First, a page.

In the same way the lowly-minded boy, Joas, was accepted of God, because his attitude before Him was what it should be. "He did that which was right before the Lord." On the contrary, Athalia was proud and wicked. She did not do what was right before the Lord, and she despised and insulted those who did their duty, for pride towards God always shows itself by contempt towards our neighbour. Pascal says that there are two kinds of men, saints who think themselves guilty of every fault and sinners who believe themselves guilty of none. The first are humble and God will exalt them with glory; the second are full of pride, and He will humble them by chastisement.
"God," says St. Chrysostom, "drowned the world, caused Sodom to be burned by fire, and the sea to swallow up the army of the Egyptians for it is He who has stricken the guilty with all the blows which have fallen upon them, and will do so still more. But, you say, God is merciful. Then are all these things merely words? Does the rich man who despised Lazarus receive no punishment? Are the foolish virgins in no way rejected by the bridegroom? Will not he who was at the wedding feast with soiled garments in no wise perish, bound hand and foot? Will not he who exacted the last farthing from his companion be delivered to the tormentors? Do you think that God will confine Himself to threats? To me it seems easy to prove the contrary and we may judge beforehand what God will do in the future, from what He has said and done in the past. Let us then have constantly in mind the dread tribunal, chains fastened for fall eternity, outer darkness, gnashing of teeth and the gnawing and poisonous worm" (2nd Nocturn).
This will be the best way to foster in ourselves that humility which makes say with the Church: "When I cried to the Lord He heard my voice, from them that draw near to me; and He humbled them, who is before all ages and remains forever" (Introit). "Keep me, O Lord, as the apple of Thy eye: let Thy eyes behold the things which are equitable" (Gradual.) "To Thee, O Lord, have I lifted up my soul: neither let my enemies laugh at me: for none of them that wait on Thee shall be confounded" (Offertory).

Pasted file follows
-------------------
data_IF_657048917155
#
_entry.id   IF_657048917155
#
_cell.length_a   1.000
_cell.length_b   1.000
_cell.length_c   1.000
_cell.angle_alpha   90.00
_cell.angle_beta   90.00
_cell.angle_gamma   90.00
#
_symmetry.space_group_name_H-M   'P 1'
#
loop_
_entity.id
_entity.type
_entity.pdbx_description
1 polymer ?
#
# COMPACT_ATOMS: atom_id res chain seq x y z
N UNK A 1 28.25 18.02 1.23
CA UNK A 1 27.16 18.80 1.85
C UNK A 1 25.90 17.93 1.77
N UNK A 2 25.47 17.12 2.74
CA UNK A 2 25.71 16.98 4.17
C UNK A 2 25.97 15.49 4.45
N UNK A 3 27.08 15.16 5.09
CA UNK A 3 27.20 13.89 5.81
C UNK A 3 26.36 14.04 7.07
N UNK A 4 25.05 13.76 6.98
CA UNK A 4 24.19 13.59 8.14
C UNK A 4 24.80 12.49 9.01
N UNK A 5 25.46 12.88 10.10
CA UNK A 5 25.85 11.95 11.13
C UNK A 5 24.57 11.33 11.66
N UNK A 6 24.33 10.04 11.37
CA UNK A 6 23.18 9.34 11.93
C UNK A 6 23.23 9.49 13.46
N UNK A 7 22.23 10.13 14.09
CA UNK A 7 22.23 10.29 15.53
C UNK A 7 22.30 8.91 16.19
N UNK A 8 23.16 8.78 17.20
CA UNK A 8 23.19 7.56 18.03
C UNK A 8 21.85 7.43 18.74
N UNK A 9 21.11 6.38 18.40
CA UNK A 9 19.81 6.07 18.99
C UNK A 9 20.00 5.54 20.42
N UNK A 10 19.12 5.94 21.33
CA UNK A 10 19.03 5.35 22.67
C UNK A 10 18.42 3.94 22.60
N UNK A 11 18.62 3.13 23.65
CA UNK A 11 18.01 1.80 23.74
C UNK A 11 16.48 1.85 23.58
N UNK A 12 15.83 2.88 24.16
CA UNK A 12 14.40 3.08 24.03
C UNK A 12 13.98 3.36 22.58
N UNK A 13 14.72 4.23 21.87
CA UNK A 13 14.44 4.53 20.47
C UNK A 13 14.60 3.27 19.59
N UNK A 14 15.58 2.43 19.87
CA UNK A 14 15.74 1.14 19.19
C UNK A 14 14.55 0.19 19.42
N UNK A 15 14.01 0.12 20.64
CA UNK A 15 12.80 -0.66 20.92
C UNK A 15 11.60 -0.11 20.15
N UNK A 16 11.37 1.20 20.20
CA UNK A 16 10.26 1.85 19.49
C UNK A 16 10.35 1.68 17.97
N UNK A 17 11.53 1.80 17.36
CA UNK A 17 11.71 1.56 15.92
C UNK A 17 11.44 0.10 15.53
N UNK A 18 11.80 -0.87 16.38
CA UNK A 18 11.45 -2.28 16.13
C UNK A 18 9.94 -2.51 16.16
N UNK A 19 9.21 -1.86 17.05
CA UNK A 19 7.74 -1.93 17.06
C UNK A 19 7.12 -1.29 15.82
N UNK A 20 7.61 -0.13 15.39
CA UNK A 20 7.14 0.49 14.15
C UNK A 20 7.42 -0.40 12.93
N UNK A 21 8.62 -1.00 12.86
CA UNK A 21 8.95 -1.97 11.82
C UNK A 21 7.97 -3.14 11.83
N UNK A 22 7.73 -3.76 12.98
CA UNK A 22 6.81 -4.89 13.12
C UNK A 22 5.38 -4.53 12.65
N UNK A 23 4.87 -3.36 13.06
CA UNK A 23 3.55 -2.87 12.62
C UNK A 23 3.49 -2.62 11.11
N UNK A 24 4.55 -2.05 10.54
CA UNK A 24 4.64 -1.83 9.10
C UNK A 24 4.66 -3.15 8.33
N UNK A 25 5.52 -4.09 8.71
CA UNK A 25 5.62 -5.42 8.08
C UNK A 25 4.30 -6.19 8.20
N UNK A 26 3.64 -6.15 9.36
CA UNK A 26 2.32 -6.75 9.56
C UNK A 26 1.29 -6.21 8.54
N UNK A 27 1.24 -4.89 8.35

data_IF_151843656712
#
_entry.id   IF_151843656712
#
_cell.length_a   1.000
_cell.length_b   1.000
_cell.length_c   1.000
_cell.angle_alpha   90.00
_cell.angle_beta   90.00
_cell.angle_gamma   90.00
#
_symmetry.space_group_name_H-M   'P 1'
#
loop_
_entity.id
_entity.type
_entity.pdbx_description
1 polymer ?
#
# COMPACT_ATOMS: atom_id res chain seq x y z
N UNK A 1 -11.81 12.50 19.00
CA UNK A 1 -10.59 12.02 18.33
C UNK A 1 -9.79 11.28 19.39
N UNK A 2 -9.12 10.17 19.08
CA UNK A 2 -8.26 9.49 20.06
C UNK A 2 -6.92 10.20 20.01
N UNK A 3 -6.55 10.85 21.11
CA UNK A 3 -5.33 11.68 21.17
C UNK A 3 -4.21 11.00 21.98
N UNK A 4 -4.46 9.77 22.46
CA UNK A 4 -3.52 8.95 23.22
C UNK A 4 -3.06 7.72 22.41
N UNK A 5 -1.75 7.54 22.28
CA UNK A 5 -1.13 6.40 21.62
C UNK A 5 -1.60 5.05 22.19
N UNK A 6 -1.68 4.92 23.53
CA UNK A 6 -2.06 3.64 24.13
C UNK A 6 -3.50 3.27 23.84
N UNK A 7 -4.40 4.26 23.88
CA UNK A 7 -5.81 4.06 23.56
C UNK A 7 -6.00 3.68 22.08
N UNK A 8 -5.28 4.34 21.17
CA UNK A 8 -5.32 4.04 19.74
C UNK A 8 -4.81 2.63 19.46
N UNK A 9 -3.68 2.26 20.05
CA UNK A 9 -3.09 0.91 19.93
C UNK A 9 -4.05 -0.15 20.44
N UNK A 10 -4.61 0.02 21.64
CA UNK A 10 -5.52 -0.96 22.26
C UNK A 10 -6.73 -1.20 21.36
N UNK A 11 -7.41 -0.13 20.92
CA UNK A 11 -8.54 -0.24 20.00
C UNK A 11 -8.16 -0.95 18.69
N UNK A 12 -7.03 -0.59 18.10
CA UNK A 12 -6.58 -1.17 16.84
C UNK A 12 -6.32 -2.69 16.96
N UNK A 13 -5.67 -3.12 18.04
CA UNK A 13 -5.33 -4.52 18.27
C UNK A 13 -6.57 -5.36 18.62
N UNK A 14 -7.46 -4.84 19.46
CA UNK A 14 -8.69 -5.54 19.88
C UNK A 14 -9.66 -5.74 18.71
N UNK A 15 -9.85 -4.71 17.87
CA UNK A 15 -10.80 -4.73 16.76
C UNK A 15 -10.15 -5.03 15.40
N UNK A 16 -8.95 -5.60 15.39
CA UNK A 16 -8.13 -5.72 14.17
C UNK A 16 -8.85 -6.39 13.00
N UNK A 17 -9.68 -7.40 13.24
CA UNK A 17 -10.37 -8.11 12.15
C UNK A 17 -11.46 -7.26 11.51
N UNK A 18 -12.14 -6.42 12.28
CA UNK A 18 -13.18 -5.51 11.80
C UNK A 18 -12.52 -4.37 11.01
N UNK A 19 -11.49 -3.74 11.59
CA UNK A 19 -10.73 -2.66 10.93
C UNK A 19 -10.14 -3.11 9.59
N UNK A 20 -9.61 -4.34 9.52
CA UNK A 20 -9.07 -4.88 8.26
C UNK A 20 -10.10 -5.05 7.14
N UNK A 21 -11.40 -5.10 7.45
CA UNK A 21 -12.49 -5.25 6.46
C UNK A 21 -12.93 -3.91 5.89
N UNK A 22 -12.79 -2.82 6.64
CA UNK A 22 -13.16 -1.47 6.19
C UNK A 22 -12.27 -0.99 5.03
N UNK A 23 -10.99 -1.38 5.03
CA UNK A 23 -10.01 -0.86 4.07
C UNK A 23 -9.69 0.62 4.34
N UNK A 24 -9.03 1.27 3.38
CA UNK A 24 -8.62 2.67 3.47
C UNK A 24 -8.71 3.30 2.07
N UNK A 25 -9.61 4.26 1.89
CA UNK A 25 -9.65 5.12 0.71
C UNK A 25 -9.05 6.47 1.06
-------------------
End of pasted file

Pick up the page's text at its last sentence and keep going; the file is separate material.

Cum clamarem ad Dominum, exaudivit vocem meam, ab his, qui appropinquant mihi: et humiliavit eos qui est ante saecula, et manet in aeternum: jacta cogitatum tuum in Domino, et ipse te enutriet. * Exaudi, Deus, orationem meam, et ne despexeris deprecationem meam: intende mihi, et exaudi me.
When I cried to the Lord He heard my voice, from them that draw near to me; and He humbled them, who is before all ages, and remains for ever: cast thy care upon the Lord, and He shall sustain thee. * Hear, O God, my prayer, and despise not my supplication; be attentive to me and hear me.
(Psalm 54:17,18,20,23,2 from the Introit of Mass)
Deus, qui omnipotentiam tuam parcendo maxime et miserando manifestas: multiplica super nos misericordiam tuam; ut ad tua promissa currentes, caelestium bonorum facias esse consortes.
O God, who dost manifest Thy almighty power chiefly in showing mercy and pity; increase Thy mercy towards us, that we, seeking the way of Thy promises, may be made partakers of Thy heavenly treasures.
Continuation of the holy Gospel according to St. Luke.
At that time, Jesus spoke this parable to some who trusted in themselves as just, and despised others. Two men went up into the temple to pray; the one a Pharisee, and the other a Publican. The Pharisee standing, prayed thus with himself: O God, I give Thee thanks that I am not as the rest of men, extortioners, unjust, adulterers; as also is this publican. I fast twice in the week; I give tithes of all that I possess. And the Publican standing afar off would not so much as lift up his eyes towards heaven, but struck his breast saying: O God, be merciful to me a sinner. I say to you, this man went down to his house justified rather than the other: because every one that exalteth himself shall be humbled, and he that humbleth himself shall be exalted.
(St Luke 18:9-14)